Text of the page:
Innovation is a word that’s used around libraries a lot. Merriam-Webster defines innovation as “the introduction of something new” and “a new idea, method, or device.”1 According to MerriamWebster.com, innovation is in the top 1 percent of lookups.2 Obviously a lot of people are talking about, and interested in, innovation. And this is no different […]
Teen services in the library cover a large age group from middle school to high school. But what about that group of preteens or tweens? My library gets a large crowd for storytime with toddlers and preschoolers. And we even get a good group for younger school age programs. But once our patrons start becoming tweens, we start to see a drop in attendance at our programs and this sometimes carries over into our teen programs. We want to create a bridge between children’s and teen programming so we program just for tweens.
According to a 2012 Publisher’s Weekly article, 55 percent of published young adult (YA) books are purchased by adults.1 YA librarians everywhere knew that this was nothing new—adults have been clamoring for YA literature since the rise of Harry Potter, Twilight, and The Hunger Games series. Now, of course, this could mean adults are purchasing books for the teens in their lives, but it also shows that adults are not shying away from reading YA titles. I know that holds true in my library, where patrons and staff are eagerly awaiting the next book in a popular YA series as much as the teens. Adults are discovering that some of the best literature being written right now is happening in the YA world; it tends to be faster-paced, shorter (although that’s not always true), and more character-driven than adult literature. There is also a wealth of genres to choose from. As an avid reader, I personally find YA literature to be more engaging, interesting, and just all around fun compared to the “grown up” stuff. I still read adult books now and then, but you can’t tear me away from a good YA novel. Introducing adults to the amazing YA literature available is one of my favorite parts of readers’ advisory and I love that more adults are discovering this exciting area of literature that YA librarians have been raving about for years.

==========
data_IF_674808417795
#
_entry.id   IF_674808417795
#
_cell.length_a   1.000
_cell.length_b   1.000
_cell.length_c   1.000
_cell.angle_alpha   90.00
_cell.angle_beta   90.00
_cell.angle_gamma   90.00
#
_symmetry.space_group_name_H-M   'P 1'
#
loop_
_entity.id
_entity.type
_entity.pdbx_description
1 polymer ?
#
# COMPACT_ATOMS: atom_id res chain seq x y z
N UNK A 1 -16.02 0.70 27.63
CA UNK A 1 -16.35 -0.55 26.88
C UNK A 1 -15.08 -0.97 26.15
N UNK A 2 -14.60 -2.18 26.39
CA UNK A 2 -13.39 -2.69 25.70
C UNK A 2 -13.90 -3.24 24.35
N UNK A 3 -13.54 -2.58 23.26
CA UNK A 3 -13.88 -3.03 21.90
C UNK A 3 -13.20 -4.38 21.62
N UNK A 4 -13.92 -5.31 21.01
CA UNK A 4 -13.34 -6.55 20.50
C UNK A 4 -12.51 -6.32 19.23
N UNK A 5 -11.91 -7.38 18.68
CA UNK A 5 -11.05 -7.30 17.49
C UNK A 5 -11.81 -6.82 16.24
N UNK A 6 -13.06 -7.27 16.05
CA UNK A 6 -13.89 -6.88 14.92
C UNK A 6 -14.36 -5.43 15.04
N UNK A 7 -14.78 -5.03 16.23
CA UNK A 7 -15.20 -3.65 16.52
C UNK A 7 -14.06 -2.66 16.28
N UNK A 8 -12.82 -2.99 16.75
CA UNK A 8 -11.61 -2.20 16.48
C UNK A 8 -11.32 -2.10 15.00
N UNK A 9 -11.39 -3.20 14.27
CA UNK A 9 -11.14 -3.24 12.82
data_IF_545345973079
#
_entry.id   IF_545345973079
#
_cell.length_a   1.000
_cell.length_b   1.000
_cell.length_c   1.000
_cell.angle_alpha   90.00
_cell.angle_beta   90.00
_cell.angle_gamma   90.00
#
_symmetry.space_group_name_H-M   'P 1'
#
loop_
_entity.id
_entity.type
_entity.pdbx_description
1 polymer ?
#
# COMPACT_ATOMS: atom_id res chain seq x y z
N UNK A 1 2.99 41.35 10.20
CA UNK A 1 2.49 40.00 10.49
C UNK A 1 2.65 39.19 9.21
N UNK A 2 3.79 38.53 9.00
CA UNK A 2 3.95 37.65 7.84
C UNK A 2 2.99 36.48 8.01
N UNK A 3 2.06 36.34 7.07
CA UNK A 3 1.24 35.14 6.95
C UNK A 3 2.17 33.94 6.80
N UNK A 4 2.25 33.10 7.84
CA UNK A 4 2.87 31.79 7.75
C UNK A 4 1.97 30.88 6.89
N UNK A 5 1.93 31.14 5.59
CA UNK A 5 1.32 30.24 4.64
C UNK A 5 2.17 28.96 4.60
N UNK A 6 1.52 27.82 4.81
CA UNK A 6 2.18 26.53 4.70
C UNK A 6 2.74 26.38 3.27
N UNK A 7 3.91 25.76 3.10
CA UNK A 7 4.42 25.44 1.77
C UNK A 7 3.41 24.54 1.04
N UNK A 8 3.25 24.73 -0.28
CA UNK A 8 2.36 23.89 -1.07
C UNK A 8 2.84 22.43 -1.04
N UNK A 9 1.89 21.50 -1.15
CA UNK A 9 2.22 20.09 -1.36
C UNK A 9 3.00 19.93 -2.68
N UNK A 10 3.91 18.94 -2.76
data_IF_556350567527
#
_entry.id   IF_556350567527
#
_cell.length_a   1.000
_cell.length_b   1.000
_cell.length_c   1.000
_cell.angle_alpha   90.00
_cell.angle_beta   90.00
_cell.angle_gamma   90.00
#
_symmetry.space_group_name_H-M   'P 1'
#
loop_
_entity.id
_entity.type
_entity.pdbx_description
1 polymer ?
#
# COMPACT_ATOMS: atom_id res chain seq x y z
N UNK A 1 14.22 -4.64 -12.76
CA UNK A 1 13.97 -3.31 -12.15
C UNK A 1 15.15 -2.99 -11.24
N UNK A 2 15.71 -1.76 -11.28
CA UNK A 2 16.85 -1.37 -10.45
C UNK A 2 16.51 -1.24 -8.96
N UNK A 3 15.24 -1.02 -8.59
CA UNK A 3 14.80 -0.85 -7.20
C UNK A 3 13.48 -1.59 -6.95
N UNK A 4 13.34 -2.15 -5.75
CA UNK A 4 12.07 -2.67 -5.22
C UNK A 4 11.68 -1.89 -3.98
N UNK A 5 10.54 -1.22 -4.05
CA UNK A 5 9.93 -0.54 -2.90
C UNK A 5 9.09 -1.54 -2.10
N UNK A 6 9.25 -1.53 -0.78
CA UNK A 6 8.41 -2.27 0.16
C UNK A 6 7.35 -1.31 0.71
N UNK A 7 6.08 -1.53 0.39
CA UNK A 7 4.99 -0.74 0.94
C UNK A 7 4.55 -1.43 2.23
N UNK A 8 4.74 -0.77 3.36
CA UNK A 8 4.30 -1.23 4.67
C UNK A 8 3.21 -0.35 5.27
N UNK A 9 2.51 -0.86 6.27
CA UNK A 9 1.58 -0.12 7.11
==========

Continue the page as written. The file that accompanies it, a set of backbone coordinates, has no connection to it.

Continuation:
During 2012, I spent every spare moment of my time reading and rereading young adult (YA) literature. As part of the 2013 Printz Committee, I joined eight of my fellow librarians in reading and discussing books. It was one of the highlights of my career. I learned so much about reading critically, discussing books, and evaluating literature, and these are skills that will stay with me and help me become a better librarian.
I attended an Association for Library Services to Children (ALSC) National Institute a few years ago where one of the guest speakers was a teen librarian. She made a joke about how she enjoyed being in a room of children’s librarians because they were so warm, welcoming, and cheerful whereas teen librarians were angsty, moody, […]
As technology is becoming more and more a daily part of teen’s lives, digital literacy educator is becoming a part of the teen librarian’s job description. In 2011, the American Library Association’s Digital Literacy Task Force defined digital literacy as, “the ability to use information and communication technologies to find, evaluate, create, and communicate information, […]
Awards season is approaching and I have to admit that book awards are my favorite time of year. I love making predictions with my fellow librarians and then waiting for announcement day to see if our guesses were correct. In addition to the American Library Association (ALA) Youth Media Awards, winter is also the time […]